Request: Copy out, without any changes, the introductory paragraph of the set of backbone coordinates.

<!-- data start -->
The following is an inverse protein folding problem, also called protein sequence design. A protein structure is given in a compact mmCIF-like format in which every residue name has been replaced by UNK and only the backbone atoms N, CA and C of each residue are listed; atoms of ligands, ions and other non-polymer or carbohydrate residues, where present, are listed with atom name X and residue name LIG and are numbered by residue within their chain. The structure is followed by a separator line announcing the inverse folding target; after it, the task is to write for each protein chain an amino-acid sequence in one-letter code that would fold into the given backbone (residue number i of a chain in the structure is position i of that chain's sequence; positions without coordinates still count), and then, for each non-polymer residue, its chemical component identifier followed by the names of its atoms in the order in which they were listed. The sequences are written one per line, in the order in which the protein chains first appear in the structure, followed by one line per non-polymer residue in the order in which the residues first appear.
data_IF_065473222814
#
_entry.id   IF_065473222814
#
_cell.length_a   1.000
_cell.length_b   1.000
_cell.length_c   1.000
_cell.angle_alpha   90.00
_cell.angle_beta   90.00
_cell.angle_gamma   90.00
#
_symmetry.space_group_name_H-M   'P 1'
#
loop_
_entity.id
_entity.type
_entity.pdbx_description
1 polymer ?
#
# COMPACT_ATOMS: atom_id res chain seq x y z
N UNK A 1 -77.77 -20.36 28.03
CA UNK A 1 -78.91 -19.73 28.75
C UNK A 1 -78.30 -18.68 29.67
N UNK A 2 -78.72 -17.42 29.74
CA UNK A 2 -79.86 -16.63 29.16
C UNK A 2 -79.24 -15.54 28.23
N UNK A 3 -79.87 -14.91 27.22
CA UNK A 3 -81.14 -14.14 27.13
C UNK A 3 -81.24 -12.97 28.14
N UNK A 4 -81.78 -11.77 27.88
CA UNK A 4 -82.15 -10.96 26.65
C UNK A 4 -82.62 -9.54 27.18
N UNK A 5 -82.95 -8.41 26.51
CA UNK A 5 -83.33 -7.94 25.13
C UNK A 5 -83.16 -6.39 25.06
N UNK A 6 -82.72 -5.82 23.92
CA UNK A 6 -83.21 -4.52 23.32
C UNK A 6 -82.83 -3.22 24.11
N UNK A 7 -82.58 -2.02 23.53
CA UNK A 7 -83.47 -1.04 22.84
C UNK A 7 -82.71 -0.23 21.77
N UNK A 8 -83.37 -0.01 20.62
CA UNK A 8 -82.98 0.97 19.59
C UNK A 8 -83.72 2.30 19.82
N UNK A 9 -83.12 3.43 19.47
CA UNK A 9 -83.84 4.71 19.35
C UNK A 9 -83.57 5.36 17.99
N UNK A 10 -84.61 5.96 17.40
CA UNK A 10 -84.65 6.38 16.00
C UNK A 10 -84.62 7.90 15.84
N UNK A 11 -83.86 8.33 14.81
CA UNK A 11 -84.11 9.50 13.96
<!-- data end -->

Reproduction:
The following is an inverse protein folding problem, also called protein sequence design. A protein structure is given in a compact mmCIF-like format in which every residue name has been replaced by UNK and only the backbone atoms N, CA and C of each residue are listed; atoms of ligands, ions and other non-polymer or carbohydrate residues, where present, are listed with atom name X and residue name LIG and are numbered by residue within their chain. The structure is followed by a separator line announcing the inverse folding target; after it, the task is to write for each protein chain an amino-acid sequence in one-letter code that would fold into the given backbone (residue number i of a chain in the structure is position i of that chain's sequence; positions without coordinates still count), and then, for each non-polymer residue, its chemical component identifier followed by the names of its atoms in the order in which they were listed. The sequences are written one per line, in the order in which the protein chains first appear in the structure, followed by one line per non-polymer residue in the order in which the residues first appear.